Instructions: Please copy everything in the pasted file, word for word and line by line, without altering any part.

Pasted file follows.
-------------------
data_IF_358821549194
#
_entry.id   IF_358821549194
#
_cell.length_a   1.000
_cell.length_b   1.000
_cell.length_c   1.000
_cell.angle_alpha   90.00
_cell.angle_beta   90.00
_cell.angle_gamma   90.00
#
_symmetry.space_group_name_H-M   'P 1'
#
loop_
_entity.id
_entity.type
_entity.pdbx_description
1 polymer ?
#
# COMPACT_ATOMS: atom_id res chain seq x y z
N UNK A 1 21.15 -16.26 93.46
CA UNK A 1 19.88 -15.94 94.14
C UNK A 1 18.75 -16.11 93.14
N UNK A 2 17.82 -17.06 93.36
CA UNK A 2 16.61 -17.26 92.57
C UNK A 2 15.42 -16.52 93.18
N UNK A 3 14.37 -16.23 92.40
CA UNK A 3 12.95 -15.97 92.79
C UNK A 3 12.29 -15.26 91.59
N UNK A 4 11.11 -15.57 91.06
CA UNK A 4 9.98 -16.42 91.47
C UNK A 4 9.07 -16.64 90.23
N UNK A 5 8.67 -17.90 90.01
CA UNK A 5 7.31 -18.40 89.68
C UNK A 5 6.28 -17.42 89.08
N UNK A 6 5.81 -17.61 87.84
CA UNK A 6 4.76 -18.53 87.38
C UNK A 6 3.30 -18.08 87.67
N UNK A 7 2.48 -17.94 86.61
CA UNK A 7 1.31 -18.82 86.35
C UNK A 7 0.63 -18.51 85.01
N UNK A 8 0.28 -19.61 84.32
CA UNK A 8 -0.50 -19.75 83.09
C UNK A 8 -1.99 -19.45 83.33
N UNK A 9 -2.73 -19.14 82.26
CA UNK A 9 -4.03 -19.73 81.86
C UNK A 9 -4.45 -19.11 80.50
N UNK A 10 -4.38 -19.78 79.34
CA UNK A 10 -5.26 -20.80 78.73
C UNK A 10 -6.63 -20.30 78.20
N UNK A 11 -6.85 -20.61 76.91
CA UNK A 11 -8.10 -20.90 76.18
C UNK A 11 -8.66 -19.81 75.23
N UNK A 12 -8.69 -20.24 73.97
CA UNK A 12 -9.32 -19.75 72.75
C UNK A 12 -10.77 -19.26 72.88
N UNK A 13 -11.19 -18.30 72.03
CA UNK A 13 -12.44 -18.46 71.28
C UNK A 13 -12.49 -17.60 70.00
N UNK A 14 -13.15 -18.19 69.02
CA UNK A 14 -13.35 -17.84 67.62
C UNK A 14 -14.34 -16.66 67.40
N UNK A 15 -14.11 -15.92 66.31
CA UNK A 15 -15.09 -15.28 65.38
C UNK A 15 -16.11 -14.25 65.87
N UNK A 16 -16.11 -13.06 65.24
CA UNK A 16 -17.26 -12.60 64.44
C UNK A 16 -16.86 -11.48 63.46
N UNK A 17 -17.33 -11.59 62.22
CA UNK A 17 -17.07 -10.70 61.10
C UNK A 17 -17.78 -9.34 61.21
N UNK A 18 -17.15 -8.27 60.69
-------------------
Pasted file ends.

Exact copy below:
data_IF_358821549194
#
_entry.id   IF_358821549194
#
_cell.length_a   1.000
_cell.length_b   1.000
_cell.length_c   1.000
_cell.angle_alpha   90.00
_cell.angle_beta   90.00
_cell.angle_gamma   90.00
#
_symmetry.space_group_name_H-M   'P 1'
#
loop_
_entity.id
_entity.type
_entity.pdbx_description
1 polymer ?
#
# COMPACT_ATOMS: atom_id res chain seq x y z
N UNK A 1 21.15 -16.26 93.46
CA UNK A 1 19.88 -15.94 94.14
C UNK A 1 18.75 -16.11 93.14
N UNK A 2 17.82 -17.06 93.36
CA UNK A 2 16.61 -17.26 92.57
C UNK A 2 15.42 -16.52 93.18
N UNK A 3 14.37 -16.23 92.40
CA UNK A 3 12.95 -15.97 92.79
C UNK A 3 12.29 -15.26 91.59
N UNK A 4 11.11 -15.57 91.06
CA UNK A 4 9.98 -16.42 91.47
C UNK A 4 9.07 -16.64 90.23
N UNK A 5 8.67 -17.90 90.01
CA UNK A 5 7.31 -18.40 89.68
C UNK A 5 6.28 -17.42 89.08
N UNK A 6 5.81 -17.61 87.84
CA UNK A 6 4.76 -18.53 87.38
C UNK A 6 3.30 -18.08 87.67
N UNK A 7 2.48 -17.94 86.61
CA UNK A 7 1.31 -18.82 86.35
C UNK A 7 0.63 -18.51 85.01
N UNK A 8 0.28 -19.61 84.32
CA UNK A 8 -0.50 -19.75 83.09
C UNK A 8 -1.99 -19.45 83.33
N UNK A 9 -2.73 -19.14 82.26
CA UNK A 9 -4.03 -19.73 81.86
C UNK A 9 -4.45 -19.11 80.50
N UNK A 10 -4.38 -19.78 79.34
CA UNK A 10 -5.26 -20.80 78.73
C UNK A 10 -6.63 -20.30 78.20
N UNK A 11 -6.85 -20.61 76.91
CA UNK A 11 -8.10 -20.90 76.18
C UNK A 11 -8.66 -19.81 75.23
N UNK A 12 -8.69 -20.24 73.97
CA UNK A 12 -9.32 -19.75 72.75
C UNK A 12 -10.77 -19.26 72.88
N UNK A 13 -11.19 -18.30 72.03
CA UNK A 13 -12.44 -18.46 71.28
C UNK A 13 -12.49 -17.60 70.00
N UNK A 14 -13.15 -18.19 69.02
CA UNK A 14 -13.35 -17.84 67.62
C UNK A 14 -14.34 -16.66 67.40
N UNK A 15 -14.11 -15.92 66.31
CA UNK A 15 -15.09 -15.28 65.38
C UNK A 15 -16.11 -14.25 65.87
N UNK A 16 -16.11 -13.06 65.24
CA UNK A 16 -17.26 -12.60 64.44
C UNK A 16 -16.86 -11.48 63.46
N UNK A 17 -17.33 -11.59 62.22
CA UNK A 17 -17.07 -10.70 61.10
C UNK A 17 -17.78 -9.34 61.21
N UNK A 18 -17.15 -8.27 60.69